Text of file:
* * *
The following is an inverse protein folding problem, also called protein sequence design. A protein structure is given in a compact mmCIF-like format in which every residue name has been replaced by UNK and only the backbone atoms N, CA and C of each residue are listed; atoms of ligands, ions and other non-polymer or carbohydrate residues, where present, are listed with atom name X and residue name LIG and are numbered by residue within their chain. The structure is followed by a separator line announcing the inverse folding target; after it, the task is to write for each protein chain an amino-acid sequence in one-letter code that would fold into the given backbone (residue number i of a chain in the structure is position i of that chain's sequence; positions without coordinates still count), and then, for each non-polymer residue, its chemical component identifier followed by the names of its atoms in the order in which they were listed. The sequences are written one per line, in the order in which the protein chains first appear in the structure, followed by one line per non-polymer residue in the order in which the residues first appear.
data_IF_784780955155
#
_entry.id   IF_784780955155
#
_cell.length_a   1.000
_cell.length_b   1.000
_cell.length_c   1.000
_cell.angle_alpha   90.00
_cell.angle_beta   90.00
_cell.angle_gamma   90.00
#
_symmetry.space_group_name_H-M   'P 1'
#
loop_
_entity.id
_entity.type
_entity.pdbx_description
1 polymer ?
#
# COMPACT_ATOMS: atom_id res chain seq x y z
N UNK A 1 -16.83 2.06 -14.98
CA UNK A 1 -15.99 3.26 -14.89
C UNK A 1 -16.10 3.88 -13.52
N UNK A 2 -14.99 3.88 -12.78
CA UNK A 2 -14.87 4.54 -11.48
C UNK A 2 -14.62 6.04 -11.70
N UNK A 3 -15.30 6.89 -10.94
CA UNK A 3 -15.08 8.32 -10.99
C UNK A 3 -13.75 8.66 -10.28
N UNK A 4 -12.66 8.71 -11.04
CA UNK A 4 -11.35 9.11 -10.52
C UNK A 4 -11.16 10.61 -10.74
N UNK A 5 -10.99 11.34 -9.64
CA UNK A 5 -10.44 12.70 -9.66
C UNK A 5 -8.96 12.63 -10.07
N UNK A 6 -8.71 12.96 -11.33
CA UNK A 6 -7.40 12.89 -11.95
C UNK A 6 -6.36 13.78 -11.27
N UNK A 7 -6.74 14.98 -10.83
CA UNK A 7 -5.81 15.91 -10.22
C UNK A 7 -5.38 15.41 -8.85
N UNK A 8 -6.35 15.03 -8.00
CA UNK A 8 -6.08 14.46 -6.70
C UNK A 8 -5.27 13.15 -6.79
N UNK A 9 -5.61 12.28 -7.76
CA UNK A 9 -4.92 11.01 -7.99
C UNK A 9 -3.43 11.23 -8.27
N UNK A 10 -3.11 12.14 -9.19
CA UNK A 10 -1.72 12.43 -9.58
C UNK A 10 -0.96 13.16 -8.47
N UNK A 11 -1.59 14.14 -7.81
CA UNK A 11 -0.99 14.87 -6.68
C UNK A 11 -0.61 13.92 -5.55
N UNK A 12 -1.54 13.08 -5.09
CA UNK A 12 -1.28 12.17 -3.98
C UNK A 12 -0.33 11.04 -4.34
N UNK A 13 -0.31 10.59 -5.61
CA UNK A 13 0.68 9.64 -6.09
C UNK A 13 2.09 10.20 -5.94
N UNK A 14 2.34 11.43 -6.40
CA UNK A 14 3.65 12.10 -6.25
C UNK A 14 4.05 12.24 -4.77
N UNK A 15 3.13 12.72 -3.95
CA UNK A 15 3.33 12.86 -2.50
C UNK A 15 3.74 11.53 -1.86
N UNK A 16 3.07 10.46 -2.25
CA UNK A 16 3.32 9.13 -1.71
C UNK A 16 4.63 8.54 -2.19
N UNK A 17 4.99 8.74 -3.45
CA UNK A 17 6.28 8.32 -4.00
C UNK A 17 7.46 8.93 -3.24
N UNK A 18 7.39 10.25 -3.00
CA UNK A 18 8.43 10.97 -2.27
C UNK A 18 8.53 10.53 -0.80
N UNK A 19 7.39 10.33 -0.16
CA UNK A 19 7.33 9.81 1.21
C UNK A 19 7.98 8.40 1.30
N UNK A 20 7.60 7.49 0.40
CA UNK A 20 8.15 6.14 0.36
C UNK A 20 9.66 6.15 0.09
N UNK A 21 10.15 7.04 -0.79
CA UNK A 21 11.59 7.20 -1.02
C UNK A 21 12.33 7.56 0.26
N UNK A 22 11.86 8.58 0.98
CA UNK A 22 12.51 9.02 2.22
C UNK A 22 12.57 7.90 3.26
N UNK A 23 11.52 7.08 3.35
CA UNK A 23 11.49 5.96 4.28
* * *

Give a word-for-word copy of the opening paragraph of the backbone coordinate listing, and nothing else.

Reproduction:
The following is an inverse protein folding problem, also called protein sequence design. A protein structure is given in a compact mmCIF-like format in which every residue name has been replaced by UNK and only the backbone atoms N, CA and C of each residue are listed; atoms of ligands, ions and other non-polymer or carbohydrate residues, where present, are listed with atom name X and residue name LIG and are numbered by residue within their chain. The structure is followed by a separator line announcing the inverse folding target; after it, the task is to write for each protein chain an amino-acid sequence in one-letter code that would fold into the given backbone (residue number i of a chain in the structure is position i of that chain's sequence; positions without coordinates still count), and then, for each non-polymer residue, its chemical component identifier followed by the names of its atoms in the order in which they were listed. The sequences are written one per line, in the order in which the protein chains first appear in the structure, followed by one line per non-polymer residue in the order in which the residues first appear.